May 2017 | 224pp
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Evaluating archives in a post-truth society.
In recent years big data initiatives, not to mention Hollywood, the video game industry and countless other popular media, have reinforced and even glamorized the public image of the archive as the ultimate repository of facts and the hope of future generations for uncovering ‘what actually happened’. The reality is, however, that for all sorts of reasons the record may not have been preserved or survived in the archive. In fact, the record may never have even existed – its creation being as imagined as is its contents. And even if it does exist, it may be silent on the salient facts, or it may obfuscate, mislead or flat out lie.
The Silence of the Archive is written by three expert and knowledgeable archivists and draws attention to the many limitations of archives and the inevitability of their having parameters.
Silences or gaps in archives range from details of individuals’ lives to records of state oppression or of intelligence operations. The book brings together ideas from a wide range of fields, including contemporary history, family history research and Shakespearian studies. It describes why these silences exist, what the impact of them is, how researchers have responded to them, and what the silence of the archive means for researchers in the digital age. It will help provide a framework and context to their activities and enable them to better evaluate archives in a post-truth society.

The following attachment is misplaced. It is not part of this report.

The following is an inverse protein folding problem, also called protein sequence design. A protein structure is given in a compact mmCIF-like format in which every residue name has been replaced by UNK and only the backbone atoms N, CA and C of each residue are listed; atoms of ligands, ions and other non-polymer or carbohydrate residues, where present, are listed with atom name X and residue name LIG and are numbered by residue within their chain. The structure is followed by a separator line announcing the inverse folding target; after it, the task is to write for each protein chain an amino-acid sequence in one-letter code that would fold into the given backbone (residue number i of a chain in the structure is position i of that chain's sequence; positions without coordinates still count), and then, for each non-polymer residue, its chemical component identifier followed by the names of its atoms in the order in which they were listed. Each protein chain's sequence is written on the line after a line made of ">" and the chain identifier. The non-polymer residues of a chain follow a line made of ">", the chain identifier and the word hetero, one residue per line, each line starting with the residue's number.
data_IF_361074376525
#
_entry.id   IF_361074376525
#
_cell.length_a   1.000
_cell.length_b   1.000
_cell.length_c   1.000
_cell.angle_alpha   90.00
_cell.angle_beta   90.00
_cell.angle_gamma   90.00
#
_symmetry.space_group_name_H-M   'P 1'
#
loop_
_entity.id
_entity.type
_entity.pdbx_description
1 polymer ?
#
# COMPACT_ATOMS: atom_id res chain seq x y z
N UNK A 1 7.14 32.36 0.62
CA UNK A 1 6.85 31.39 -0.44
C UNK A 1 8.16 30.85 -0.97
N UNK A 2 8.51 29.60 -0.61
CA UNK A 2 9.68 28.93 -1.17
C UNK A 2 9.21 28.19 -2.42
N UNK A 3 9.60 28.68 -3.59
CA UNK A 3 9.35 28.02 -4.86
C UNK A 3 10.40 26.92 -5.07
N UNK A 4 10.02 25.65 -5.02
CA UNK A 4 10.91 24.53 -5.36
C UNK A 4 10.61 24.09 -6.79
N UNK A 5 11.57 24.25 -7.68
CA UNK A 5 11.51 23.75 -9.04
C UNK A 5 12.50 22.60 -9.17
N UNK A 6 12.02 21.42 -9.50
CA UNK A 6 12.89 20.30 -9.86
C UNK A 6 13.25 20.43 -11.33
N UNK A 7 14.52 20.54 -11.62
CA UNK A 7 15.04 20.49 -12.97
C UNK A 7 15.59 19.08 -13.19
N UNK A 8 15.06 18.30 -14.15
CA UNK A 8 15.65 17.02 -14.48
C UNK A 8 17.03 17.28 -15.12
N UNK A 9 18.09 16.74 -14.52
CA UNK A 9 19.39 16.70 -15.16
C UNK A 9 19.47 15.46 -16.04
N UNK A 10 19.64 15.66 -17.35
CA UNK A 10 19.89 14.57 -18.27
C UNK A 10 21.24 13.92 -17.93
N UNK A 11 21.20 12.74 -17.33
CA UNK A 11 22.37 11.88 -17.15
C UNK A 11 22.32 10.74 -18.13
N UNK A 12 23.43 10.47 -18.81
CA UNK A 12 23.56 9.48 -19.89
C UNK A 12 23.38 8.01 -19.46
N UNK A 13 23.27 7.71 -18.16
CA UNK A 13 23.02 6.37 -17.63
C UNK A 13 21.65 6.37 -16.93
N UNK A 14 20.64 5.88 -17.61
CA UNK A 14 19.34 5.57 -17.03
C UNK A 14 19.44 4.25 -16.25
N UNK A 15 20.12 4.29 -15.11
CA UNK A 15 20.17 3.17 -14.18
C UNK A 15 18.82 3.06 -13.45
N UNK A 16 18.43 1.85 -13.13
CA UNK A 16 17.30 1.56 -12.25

This book includes discussion of:
This book will make compelling reading for professional archivists, records managers and records creators, postgraduate and undergraduate students of history, archives, librarianship and information studies, as well as academics and other users of archives.
Introduction to the Series –Geoffrey Yeo
About the authors
Foreword–Anne J. Gilliland
1. Enforced silences–Simon Fowler
The power of the written
Silence in informality
Conflict and oppression as a cause of silence
Selection as a cause of the silence
The wrong kind of silence
The silence of the secret
The silence of destruction
2. Inappropriate expectations–Simon Fowler
‘Writing lived lives’: the skewing of the archive record
When silence means silence: what records cannot tell us
Silence in other ways: cultural differences
The catalogue – hiding silences in plain view
3. The digital–David Thomas
More information equals less knowledge
Capturing the archive
An existential threat to archives?
4. Dealing with the silence–Valerie Johnson
Forcing open the doors: letting hidden voices speak
Filling the silence: allowing silent voices to speak
Acknowledging the silence as silence
Filling the silence: finding alternative voices
Reading voices back into history
Looking forward: listening to all the voices
Avoiding ‘white noise’: the need for some silence
Creating and welcoming the silence
5. Imagining archives–David Thomas
The slave trade
Further into the hall of mirrors
What does forgery tell us about archives?
6. Solutions to the silence–Valerie Johnson
Is legislation the answer?
Challenging silence in the archives: the archivists
Users as creators: taking back the power
Accepting inevitable silence
Changing voices in a new digital world
7. Are things getting better or worse?–David Thomas